Biti said that, though Zimbabwe was desperately in need of power, it would be against provisions of the constitution for parliament to rubber-stamp agreements.
Zimbabwe and the China Export and Import Bank signed the loan agreement for the expansion of the Kariba South hydropower station without the arrangement passing through parliament.
The project would boost the station’s power generation capacity by 35 per cent from 750 megawatts to more than 1,000.
“As much as the country needs more power, there are no good reasons for government to violate the constitution,” said Biti, stressing that he was supportive of the power boosting arrangement.
Biti, the former minister for finance in the GNU, revealed that the project was long overdue, since it was supposed to have been implemented 20 years ago.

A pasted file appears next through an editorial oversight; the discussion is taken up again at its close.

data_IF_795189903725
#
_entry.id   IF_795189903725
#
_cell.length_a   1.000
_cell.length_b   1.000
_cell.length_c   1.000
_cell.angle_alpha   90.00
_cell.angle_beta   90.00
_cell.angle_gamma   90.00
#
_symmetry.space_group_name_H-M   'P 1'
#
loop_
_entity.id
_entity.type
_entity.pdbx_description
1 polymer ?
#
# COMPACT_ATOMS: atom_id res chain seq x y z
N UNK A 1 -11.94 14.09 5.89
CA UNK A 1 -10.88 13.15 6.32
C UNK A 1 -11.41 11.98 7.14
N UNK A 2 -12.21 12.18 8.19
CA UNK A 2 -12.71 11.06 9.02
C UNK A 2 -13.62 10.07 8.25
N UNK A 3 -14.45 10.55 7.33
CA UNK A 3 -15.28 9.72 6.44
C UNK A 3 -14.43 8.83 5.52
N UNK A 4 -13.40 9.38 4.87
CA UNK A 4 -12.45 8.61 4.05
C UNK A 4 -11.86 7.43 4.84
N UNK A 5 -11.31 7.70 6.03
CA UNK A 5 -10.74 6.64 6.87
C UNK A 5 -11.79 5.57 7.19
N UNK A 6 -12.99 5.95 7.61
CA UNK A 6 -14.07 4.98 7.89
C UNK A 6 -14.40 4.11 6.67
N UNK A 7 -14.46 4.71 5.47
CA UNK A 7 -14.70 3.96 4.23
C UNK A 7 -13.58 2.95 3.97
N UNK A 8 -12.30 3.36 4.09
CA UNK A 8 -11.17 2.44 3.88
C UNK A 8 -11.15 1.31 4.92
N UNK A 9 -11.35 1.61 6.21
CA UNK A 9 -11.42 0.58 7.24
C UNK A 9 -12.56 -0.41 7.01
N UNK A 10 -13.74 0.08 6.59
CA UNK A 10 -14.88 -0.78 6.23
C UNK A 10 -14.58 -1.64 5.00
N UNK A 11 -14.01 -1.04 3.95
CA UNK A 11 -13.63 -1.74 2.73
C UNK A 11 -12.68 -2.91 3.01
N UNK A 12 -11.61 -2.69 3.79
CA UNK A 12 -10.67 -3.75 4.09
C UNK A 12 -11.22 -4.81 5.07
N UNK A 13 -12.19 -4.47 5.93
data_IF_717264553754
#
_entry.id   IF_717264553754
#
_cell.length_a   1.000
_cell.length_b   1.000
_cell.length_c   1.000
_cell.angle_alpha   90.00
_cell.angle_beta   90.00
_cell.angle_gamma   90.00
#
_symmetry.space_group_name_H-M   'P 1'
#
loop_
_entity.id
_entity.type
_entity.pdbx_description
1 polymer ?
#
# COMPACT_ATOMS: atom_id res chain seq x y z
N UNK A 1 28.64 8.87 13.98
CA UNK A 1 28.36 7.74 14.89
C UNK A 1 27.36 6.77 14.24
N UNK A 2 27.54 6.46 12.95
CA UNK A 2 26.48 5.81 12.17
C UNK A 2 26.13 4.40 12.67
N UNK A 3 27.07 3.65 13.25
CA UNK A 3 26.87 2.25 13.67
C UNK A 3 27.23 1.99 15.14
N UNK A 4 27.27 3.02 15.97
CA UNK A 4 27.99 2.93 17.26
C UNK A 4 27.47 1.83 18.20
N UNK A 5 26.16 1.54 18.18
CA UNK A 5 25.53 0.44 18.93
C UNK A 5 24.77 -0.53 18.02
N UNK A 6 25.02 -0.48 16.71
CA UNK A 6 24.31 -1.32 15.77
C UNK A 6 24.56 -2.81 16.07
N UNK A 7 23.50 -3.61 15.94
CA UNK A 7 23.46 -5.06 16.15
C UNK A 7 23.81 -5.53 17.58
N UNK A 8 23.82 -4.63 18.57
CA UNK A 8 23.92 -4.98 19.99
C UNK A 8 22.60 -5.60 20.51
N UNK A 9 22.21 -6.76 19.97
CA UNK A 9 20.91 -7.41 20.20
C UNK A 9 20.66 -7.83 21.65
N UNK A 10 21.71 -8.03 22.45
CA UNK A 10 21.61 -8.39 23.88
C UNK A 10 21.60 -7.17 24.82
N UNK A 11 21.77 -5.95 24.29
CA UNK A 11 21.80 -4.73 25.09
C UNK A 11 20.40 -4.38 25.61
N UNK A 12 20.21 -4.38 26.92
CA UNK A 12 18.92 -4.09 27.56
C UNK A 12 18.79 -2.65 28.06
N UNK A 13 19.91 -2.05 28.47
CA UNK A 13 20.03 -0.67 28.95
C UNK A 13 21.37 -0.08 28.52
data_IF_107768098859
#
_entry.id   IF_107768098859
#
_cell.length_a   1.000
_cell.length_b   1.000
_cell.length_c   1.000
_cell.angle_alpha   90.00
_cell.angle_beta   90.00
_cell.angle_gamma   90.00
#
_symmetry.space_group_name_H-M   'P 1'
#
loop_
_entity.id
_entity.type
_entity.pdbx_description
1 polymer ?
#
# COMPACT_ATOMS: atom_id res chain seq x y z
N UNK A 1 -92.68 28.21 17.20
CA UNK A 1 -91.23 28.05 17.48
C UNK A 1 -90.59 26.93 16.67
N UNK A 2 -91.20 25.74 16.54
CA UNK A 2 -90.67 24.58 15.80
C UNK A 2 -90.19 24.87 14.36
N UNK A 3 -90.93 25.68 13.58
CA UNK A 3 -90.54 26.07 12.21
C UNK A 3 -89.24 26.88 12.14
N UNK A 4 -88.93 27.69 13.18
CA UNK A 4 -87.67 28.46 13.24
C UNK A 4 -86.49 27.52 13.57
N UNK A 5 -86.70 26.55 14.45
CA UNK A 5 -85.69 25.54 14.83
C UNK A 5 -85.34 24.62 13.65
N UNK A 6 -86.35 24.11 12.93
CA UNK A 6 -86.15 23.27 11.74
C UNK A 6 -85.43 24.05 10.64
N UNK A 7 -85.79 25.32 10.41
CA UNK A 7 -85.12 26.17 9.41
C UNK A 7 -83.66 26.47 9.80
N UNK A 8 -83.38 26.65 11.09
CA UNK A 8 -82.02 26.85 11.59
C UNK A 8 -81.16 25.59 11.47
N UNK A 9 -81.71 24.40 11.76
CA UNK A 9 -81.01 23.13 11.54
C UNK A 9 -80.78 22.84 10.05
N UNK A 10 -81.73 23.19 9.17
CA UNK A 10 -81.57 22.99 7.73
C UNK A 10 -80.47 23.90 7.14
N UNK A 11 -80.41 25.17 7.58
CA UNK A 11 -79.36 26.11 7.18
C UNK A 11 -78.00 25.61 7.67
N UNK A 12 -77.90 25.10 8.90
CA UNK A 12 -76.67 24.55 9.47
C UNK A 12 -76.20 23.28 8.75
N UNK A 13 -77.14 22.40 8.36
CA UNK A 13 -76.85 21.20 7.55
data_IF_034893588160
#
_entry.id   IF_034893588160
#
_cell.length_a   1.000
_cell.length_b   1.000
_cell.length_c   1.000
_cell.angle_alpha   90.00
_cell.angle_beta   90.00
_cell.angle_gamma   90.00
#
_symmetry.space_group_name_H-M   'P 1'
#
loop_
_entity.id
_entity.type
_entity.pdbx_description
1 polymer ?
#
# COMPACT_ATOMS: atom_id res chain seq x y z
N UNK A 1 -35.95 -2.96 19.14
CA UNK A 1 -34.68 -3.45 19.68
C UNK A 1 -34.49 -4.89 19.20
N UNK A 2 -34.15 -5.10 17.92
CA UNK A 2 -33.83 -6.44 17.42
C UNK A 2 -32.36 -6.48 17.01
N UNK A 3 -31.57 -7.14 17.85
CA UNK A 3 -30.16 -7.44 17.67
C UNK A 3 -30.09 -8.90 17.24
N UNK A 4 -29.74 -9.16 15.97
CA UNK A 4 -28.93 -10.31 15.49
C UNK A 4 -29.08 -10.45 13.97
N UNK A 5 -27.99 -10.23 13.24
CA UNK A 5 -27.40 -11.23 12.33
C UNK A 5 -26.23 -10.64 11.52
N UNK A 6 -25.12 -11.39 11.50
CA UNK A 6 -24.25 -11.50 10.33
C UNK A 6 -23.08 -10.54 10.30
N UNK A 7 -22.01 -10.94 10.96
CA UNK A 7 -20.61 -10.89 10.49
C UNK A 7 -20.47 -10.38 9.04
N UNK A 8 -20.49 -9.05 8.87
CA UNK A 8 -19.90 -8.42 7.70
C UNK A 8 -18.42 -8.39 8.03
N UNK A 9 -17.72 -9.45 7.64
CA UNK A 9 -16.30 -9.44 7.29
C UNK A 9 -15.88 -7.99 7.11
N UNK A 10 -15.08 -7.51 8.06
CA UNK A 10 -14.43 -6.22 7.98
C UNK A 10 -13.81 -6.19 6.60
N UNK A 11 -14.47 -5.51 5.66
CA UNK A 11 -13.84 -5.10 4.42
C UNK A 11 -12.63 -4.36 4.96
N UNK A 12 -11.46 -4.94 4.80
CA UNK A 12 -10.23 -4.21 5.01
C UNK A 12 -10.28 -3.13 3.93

Responding to Biti and other MPs’ concerns regarding the deal, the finance and economic development minister, Patrick Chinamasa, said as long as Zimbabwe found development loans with interest rates as low as those in the Chinese deal, he would not hesitate to append his signature.
“Remember the loan agreement attracts just two per cent interest and be advised that I will continue blindly signing such generous arrangements, since they are worth my signature,” he said.
Under the agreement, the Chinese bank will provide $319.5m to meet 90 per cent of the expected total costs. The state-owned Zimbabwe Power Company has provided the balance.
The loan is to be paid back in 20 years with a five-year grace period.
Chinamasa said the project would create employment during its three years of implementation. It is also expected to reduce heavy load shedding and help boost agriculture around the country, as farmers would get power for irrigation purposes.
Currently, Zimbabwe generates 1,200 megawatts of power against a daily demand of 2,200.Post published in: News